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  • A conceptual framework for process‐oriented employee appraisals and rewards

    This study aims to translate generic human resource management (HRM) appraisals and rewards toward an organization's business processes for better aligning organizational practices to a process orientation and for a successful business process management (BPM) adoption. We conducted an interdisciplinary study with three phases. Firstly, we conducted a literature study to obtain a list of typical business process characteristics that can be relevant for HRM appraisals and rewards. Secondly, we used an expert panel to validate and refine this list. Finally, we integrated those concepts into generic theories and frameworks on HRM appraisals and rewards through a translation study. We provide a conceptual framework of process‐oriented HRM appraisals and rewards that integrates HRM and BPM concepts. The framework presents process‐specific characteristics to supplement generic HRM appraisals and rewards frameworks. Given the challenges of aligning function‐based appraisals and rewards to a business process orientation, the framework can help tackle interdisciplinary challenges and brings a high‐level understanding of what to focus on during this alignment.

  • “Knowledge management is not dead. It has changed its appearance. And it will continue to change”

    This study aims to examine the place and future of the Knowledge Management (KM) discipline, in view of the claims of its decline. In doing so, we explored the meanings attributed by international KM experts regarding statements made about the death of the discipline, or at the very least, its illness. A case method was chosen. The study was conducted through fifteen semi‐structured in‐depth interviews, as part of the qualitative research paradigm. The findings provide evidence not only of the vitality of the field, but also of its significant growth and impressive evolutionary development since it was founded. The Findings section presents a snapshot of KM experts' perception of the source of the pessimistic statements about the discipline and offer significant insights into the question of where this field is going. We find that the future of KM lies in developing automated mechanisms for knowledge flow that rely on machine learning tools, artificial intelligence, and advanced cognitive capabilities. Furthermore, we ponder the possibility of a rebranding of KM, given the experts' feeling that narrow, partial, or misconceived conceptions about it are prevalent. The importance of this pioneering research is reflected in the adoption of a critical‐skeptical approach, which is almost completely absent from the KM literature. The uniqueness of this research is also reflected in the voices of KM professionals. In addition to the theoretical contribution, this study has implications on the practical level regarding the necessity of the KM profession and the necessity for further empirical research in the field.

  • Customer knowledge management in SMEs: Review and research agenda

    Customer knowledge is one of the most noteworthy assets for firms to manage in order to improve their products and gain competitive advantage while meeting the customer needs. Customer knowledge management (CKM) arises when firms see the significance of customers as a source of firm's knowledge. More importantly, customers alter from passive product receiver into active knowledge partners and generate co‐created knowledge with firms. However, despite the popularity of promoting entrepreneurship and small and medium enterprises (SMEs) for economic development, research studies, examining CKM in the context of SMEs, are relatively small and diverse. In this paper, the authors discuss the concept of CKM from a comprehensive literature review as well as other related concepts that are anticipated to have relationships with CKM in SMEs, namely knowledge‐oriented leadership (KOL), trust in management, and firm performance. A thorough analysis of past research confirms that the existing literature in this area is highly fragmented. By integrating the main findings of relevant research streams, a detailed overview of the literature on CKM in the context of SMEs is established, and a research agenda is set up.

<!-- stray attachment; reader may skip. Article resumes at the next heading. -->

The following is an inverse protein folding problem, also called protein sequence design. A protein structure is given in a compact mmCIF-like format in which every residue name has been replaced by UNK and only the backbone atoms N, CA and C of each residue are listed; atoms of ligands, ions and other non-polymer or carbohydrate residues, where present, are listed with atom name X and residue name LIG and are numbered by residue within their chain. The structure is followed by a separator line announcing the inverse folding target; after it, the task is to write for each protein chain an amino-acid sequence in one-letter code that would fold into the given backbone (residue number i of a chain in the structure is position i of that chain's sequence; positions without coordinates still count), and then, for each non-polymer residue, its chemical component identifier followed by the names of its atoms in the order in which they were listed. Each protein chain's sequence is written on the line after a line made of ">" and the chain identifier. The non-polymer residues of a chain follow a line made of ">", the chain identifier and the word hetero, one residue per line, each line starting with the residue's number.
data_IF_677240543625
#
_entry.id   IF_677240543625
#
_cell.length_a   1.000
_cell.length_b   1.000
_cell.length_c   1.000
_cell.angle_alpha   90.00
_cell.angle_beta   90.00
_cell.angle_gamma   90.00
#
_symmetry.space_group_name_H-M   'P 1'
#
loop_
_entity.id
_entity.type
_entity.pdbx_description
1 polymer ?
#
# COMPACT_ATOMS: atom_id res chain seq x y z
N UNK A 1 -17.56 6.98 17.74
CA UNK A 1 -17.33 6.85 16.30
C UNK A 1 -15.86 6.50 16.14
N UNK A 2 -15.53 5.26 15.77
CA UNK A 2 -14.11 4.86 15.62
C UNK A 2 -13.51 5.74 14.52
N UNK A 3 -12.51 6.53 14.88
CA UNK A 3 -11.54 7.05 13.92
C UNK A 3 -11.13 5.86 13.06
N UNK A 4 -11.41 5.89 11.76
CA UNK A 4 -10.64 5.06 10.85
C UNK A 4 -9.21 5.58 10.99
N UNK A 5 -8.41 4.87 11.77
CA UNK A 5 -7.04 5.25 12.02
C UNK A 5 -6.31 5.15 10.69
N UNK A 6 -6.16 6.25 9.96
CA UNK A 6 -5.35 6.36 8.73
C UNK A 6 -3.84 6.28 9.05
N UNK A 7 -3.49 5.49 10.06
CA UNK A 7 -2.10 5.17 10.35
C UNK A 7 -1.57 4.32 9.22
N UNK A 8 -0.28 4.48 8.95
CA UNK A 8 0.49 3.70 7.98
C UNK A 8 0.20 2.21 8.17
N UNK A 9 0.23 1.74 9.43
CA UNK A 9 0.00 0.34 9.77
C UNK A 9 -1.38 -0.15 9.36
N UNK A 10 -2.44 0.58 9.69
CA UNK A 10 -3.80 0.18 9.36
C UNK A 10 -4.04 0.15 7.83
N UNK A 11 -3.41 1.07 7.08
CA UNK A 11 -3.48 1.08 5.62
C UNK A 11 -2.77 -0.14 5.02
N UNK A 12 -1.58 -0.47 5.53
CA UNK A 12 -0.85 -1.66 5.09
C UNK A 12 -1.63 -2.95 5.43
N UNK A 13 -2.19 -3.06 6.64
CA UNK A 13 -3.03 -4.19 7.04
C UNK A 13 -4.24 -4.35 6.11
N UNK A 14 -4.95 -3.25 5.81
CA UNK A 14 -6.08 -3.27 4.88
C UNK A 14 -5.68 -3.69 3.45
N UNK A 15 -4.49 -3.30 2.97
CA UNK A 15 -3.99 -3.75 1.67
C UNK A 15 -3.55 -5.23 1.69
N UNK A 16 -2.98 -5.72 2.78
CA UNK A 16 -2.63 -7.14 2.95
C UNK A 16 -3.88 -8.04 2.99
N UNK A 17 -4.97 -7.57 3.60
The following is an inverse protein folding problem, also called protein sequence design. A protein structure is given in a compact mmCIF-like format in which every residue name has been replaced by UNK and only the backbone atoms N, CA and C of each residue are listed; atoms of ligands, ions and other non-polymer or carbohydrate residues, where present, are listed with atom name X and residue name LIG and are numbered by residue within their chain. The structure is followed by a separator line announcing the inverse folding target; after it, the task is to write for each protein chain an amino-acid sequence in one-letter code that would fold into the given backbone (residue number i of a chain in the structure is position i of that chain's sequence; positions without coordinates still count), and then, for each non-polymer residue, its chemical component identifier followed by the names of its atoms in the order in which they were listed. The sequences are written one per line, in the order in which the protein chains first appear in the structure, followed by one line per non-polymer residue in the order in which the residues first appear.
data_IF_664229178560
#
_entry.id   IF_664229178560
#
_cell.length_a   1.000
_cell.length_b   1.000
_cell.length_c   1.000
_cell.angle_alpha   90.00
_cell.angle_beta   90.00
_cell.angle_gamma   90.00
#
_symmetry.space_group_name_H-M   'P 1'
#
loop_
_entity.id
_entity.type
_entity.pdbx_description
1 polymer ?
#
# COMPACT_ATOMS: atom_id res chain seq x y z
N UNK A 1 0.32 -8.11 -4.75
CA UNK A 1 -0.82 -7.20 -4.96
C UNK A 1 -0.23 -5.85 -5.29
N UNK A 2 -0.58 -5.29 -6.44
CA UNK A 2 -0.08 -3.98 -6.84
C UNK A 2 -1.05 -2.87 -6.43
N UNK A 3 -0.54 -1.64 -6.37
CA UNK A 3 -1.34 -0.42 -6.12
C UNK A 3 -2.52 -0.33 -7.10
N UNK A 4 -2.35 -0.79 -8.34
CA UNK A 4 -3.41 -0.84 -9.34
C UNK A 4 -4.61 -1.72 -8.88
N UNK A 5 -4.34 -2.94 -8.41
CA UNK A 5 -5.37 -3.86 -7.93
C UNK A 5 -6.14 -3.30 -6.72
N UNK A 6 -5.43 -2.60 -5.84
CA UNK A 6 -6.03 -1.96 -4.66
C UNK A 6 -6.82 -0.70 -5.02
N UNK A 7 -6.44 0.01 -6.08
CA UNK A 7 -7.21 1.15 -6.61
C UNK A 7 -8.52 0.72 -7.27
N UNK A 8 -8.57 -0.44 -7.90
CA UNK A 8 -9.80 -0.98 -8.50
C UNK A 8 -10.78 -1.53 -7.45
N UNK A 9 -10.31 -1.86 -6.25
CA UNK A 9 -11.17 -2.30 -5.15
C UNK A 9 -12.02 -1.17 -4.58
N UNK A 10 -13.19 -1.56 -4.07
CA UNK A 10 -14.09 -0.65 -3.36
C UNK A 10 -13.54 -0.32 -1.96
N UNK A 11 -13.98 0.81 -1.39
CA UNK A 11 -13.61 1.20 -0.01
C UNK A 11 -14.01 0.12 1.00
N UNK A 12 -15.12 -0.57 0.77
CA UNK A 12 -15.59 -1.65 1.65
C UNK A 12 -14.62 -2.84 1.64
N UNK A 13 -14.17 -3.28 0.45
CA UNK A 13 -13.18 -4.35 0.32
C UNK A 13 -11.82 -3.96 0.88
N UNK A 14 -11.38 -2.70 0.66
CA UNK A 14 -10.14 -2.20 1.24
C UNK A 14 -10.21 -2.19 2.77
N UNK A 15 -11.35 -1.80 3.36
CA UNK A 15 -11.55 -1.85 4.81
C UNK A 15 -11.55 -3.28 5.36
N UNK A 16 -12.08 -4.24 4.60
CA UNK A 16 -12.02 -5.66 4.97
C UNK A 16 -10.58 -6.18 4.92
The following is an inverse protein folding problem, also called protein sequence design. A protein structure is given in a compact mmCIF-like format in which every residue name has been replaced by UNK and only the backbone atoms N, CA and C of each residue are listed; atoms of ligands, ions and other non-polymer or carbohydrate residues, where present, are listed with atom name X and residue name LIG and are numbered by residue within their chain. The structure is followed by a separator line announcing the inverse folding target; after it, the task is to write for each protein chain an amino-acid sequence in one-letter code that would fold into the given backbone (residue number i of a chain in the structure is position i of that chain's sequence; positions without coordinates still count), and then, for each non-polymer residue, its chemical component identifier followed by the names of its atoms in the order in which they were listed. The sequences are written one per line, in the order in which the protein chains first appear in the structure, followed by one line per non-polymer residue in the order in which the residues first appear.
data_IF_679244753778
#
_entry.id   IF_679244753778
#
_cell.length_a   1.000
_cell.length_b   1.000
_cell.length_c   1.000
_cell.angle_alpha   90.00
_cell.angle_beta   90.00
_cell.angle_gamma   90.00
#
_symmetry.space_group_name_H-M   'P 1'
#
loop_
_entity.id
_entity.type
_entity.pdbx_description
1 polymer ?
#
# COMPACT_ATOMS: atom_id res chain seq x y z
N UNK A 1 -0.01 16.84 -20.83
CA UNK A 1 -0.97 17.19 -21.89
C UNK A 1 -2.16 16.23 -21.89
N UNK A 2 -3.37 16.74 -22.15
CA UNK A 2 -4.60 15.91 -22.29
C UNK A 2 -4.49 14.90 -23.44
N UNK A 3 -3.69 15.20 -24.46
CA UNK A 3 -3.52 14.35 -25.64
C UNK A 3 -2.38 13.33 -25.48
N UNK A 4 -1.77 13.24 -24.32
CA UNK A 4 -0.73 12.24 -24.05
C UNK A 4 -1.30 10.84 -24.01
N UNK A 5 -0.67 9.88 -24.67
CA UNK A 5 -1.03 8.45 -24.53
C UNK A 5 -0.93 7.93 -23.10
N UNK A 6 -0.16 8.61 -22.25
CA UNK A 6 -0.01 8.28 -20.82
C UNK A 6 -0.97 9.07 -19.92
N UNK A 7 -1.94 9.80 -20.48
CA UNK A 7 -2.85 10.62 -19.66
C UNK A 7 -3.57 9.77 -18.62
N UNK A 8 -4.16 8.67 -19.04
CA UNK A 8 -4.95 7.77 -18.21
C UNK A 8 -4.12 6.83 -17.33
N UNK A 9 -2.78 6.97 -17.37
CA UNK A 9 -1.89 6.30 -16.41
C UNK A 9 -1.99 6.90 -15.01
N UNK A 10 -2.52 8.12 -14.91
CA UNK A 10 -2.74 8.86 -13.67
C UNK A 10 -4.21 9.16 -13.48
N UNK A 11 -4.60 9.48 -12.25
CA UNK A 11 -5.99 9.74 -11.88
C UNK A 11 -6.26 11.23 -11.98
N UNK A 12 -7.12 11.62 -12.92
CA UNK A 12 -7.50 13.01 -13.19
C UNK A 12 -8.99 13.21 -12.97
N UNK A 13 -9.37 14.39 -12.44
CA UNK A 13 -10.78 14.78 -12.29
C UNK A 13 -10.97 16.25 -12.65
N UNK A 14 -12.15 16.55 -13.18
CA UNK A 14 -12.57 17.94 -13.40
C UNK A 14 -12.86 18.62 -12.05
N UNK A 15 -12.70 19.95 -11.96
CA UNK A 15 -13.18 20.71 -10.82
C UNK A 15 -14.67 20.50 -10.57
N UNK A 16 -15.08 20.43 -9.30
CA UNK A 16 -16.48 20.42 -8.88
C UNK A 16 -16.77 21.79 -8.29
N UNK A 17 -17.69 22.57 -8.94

• A project knowledge management framework grounded in design science research

    Knowledge management (KM) dynamics have caused a lack of traceability and loss of explicit and tacit knowledge during a project's lifecycle. In addition, individuals desire ease of use and accessibility, suggesting that social media (SM) should be integrated. For this purpose, this research analyzed a solution with a technical instrument, through a design science research approach, with the intention of answering the research question: How well does knowledge project management work with the integrated use of project management tools? The Social Media for Project Management (SM4PM), a prescriptive framework for guiding the integrated use of SM in project management (PM), was instantiated to evaluate KM in PM in a public security organization. Data collection was done through interviews, direct observations, document analysis, and focus group. These data were analyzed using MaxQdaPlus. After the implementation, SM4PM was refined and redesigned. Results showed that SM support KM in activities related to PM, giving strong evidence that SM4PM can be generalized to solve a class of problems, such as collecting lessons learned naturally during the project lifecycle, managing the knowledge in PM, and understanding the relationship between processes and their integration. As a contribution, the study empirically applied “theory to practice” by instantiating a technical instrument based on the “theory of doing well” and applied “theory from practice” to refine this technical instrument. This applied research solves a class of problems involving KM in PM during the whole project lifecycle with a unique artifact.